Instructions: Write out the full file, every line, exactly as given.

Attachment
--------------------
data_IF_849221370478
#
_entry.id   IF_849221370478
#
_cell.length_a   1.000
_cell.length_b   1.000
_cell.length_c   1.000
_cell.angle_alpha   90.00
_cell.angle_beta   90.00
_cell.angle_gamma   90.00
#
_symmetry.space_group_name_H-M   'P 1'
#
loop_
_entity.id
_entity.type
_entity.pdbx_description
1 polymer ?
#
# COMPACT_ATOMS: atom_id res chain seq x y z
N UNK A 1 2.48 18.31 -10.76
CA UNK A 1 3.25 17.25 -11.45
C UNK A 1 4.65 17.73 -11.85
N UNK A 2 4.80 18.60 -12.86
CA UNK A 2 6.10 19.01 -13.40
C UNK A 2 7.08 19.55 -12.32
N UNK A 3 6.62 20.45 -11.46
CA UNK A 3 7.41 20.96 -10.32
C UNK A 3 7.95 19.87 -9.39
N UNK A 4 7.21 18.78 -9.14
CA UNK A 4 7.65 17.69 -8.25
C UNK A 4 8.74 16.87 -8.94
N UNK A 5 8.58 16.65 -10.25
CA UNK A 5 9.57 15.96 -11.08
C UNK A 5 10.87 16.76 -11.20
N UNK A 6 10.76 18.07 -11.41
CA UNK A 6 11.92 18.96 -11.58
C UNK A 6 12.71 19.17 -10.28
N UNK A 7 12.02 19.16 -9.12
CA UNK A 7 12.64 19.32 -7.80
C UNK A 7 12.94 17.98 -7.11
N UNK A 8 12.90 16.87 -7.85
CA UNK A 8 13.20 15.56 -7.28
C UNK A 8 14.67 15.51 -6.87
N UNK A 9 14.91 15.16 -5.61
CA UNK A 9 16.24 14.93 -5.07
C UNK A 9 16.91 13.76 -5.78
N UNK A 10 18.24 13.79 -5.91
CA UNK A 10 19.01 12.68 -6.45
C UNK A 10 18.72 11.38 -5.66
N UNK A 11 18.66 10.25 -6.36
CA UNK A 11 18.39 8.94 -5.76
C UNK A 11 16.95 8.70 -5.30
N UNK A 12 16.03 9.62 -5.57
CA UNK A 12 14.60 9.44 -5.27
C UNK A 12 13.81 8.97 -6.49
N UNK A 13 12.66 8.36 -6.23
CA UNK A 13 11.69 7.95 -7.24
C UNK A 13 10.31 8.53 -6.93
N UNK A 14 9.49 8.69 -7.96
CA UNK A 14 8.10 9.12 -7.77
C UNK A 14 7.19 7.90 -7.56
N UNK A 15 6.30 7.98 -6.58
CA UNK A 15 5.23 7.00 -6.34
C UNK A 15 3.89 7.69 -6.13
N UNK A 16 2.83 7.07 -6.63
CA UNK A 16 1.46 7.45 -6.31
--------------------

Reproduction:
data_IF_849221370478
#
_entry.id   IF_849221370478
#
_cell.length_a   1.000
_cell.length_b   1.000
_cell.length_c   1.000
_cell.angle_alpha   90.00
_cell.angle_beta   90.00
_cell.angle_gamma   90.00
#
_symmetry.space_group_name_H-M   'P 1'
#
loop_
_entity.id
_entity.type
_entity.pdbx_description
1 polymer ?
#
# COMPACT_ATOMS: atom_id res chain seq x y z
N UNK A 1 2.48 18.31 -10.76
CA UNK A 1 3.25 17.25 -11.45
C UNK A 1 4.65 17.73 -11.85
N UNK A 2 4.80 18.60 -12.86
CA UNK A 2 6.10 19.01 -13.40
C UNK A 2 7.08 19.55 -12.32
N UNK A 3 6.62 20.45 -11.46
CA UNK A 3 7.41 20.96 -10.32
C UNK A 3 7.95 19.87 -9.39
N UNK A 4 7.21 18.78 -9.14
CA UNK A 4 7.65 17.69 -8.25
C UNK A 4 8.74 16.87 -8.94
N UNK A 5 8.58 16.65 -10.25
CA UNK A 5 9.57 15.96 -11.08
C UNK A 5 10.87 16.76 -11.20
N UNK A 6 10.76 18.07 -11.41
CA UNK A 6 11.92 18.96 -11.58
C UNK A 6 12.71 19.17 -10.28
N UNK A 7 12.02 19.16 -9.12
CA UNK A 7 12.64 19.32 -7.80
C UNK A 7 12.94 17.98 -7.11
N UNK A 8 12.90 16.87 -7.85
CA UNK A 8 13.20 15.56 -7.28
C UNK A 8 14.67 15.51 -6.87
N UNK A 9 14.91 15.16 -5.61
CA UNK A 9 16.24 14.93 -5.07
C UNK A 9 16.91 13.76 -5.78
N UNK A 10 18.24 13.79 -5.91
CA UNK A 10 19.01 12.68 -6.45
C UNK A 10 18.72 11.38 -5.66
N UNK A 11 18.66 10.25 -6.36
CA UNK A 11 18.39 8.94 -5.76
C UNK A 11 16.95 8.70 -5.30
N UNK A 12 16.03 9.62 -5.57
CA UNK A 12 14.60 9.44 -5.27
C UNK A 12 13.81 8.97 -6.49
N UNK A 13 12.66 8.36 -6.23
CA UNK A 13 11.69 7.95 -7.24
C UNK A 13 10.31 8.53 -6.93
N UNK A 14 9.49 8.69 -7.96
CA UNK A 14 8.10 9.12 -7.77
C UNK A 14 7.19 7.90 -7.56
N UNK A 15 6.30 7.98 -6.58
CA UNK A 15 5.23 7.00 -6.34
C UNK A 15 3.89 7.69 -6.13
N UNK A 16 2.83 7.07 -6.63
CA UNK A 16 1.46 7.45 -6.31